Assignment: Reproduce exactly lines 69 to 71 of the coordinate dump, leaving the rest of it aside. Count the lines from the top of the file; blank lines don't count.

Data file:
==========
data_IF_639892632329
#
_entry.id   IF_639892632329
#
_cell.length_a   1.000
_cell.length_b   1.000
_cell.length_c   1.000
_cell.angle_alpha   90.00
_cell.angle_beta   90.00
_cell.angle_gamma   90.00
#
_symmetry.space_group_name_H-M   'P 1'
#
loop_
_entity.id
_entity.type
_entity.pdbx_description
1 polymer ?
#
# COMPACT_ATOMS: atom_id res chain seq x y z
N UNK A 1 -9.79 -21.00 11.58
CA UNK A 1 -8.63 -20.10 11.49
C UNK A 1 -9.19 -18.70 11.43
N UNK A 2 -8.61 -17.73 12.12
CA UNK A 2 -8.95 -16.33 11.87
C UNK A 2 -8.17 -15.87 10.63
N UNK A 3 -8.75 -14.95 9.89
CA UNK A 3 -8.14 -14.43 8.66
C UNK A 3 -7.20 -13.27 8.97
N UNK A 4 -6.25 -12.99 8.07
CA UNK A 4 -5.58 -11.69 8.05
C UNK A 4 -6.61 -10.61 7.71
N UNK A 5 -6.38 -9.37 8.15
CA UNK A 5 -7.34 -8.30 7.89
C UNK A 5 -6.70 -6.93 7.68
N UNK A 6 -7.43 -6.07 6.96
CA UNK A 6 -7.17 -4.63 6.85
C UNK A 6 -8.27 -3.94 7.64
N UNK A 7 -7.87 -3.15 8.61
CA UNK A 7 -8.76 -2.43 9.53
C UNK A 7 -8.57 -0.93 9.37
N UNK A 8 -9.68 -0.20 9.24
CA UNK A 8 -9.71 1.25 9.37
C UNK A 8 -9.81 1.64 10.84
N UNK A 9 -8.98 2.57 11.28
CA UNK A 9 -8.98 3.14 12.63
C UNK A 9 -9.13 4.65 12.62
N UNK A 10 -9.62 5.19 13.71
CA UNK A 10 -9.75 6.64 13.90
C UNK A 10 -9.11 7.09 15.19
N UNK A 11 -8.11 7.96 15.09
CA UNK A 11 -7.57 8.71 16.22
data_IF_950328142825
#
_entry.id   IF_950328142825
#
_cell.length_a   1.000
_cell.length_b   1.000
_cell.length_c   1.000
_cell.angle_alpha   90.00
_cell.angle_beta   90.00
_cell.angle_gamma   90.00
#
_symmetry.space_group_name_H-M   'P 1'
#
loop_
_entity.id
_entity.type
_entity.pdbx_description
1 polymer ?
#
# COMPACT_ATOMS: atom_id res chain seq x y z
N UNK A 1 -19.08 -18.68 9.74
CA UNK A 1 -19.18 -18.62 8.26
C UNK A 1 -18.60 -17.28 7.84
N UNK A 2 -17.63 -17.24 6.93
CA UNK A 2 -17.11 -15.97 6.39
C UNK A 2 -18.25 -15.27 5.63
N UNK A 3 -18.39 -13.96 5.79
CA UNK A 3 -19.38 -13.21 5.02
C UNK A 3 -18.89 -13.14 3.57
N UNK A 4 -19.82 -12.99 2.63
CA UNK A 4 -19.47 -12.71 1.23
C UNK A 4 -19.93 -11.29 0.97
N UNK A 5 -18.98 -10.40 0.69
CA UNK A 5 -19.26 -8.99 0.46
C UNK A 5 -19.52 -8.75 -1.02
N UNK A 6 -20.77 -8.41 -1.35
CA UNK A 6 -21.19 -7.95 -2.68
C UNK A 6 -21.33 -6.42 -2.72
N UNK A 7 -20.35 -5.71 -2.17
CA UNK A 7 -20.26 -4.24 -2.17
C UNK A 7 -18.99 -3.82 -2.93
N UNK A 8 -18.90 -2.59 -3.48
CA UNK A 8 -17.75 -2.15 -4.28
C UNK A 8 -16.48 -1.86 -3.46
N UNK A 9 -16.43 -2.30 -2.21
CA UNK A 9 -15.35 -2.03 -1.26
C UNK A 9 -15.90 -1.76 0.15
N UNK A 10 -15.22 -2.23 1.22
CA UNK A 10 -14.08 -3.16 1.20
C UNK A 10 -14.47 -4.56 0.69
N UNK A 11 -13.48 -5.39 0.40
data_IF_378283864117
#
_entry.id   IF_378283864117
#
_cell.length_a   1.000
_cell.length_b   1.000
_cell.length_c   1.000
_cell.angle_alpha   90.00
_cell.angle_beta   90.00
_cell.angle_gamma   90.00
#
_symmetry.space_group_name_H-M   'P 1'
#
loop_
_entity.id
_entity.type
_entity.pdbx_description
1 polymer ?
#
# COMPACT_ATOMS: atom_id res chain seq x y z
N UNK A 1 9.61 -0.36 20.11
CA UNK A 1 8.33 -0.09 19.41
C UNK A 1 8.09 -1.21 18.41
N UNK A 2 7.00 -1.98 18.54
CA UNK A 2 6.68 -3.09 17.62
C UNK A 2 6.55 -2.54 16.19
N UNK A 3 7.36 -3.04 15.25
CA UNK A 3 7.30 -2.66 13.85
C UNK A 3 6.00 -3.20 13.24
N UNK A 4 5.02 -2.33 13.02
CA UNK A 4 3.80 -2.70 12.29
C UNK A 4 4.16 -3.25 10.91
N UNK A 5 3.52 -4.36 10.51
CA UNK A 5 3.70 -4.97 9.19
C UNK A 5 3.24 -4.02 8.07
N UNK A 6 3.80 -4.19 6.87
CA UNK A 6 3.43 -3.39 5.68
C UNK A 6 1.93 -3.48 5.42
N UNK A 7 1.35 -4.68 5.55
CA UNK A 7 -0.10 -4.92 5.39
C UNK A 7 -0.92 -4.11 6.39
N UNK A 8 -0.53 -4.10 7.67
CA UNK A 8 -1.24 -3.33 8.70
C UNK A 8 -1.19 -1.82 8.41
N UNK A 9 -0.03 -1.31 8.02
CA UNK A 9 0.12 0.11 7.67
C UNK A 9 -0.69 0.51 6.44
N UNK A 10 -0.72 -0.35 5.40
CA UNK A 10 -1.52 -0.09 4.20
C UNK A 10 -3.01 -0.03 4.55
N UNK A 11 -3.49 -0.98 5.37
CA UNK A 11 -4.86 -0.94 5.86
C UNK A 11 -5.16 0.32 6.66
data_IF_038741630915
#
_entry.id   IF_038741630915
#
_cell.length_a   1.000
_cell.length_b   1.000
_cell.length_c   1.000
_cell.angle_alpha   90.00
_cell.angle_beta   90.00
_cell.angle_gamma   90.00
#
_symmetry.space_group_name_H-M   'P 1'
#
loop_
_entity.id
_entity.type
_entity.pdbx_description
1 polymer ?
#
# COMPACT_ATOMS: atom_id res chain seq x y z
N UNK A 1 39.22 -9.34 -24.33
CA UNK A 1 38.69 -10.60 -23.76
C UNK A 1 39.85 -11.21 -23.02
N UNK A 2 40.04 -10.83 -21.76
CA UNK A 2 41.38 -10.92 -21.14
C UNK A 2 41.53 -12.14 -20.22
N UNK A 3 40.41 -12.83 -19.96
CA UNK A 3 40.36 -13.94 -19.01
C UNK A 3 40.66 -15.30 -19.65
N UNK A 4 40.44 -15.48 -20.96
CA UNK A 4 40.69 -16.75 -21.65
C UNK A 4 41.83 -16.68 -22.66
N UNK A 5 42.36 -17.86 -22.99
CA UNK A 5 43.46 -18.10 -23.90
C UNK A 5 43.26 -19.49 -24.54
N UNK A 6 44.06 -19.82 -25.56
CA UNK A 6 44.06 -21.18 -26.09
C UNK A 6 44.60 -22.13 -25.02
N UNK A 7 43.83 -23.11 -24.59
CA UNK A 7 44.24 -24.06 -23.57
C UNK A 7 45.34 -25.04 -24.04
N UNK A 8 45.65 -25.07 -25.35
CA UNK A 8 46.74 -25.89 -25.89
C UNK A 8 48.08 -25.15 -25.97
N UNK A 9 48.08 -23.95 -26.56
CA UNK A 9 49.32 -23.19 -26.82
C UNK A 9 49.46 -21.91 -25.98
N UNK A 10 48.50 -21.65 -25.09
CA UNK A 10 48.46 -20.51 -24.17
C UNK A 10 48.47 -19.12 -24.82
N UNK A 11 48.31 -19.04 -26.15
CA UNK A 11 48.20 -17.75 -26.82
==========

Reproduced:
_entity.pdbx_description
1 polymer ?
#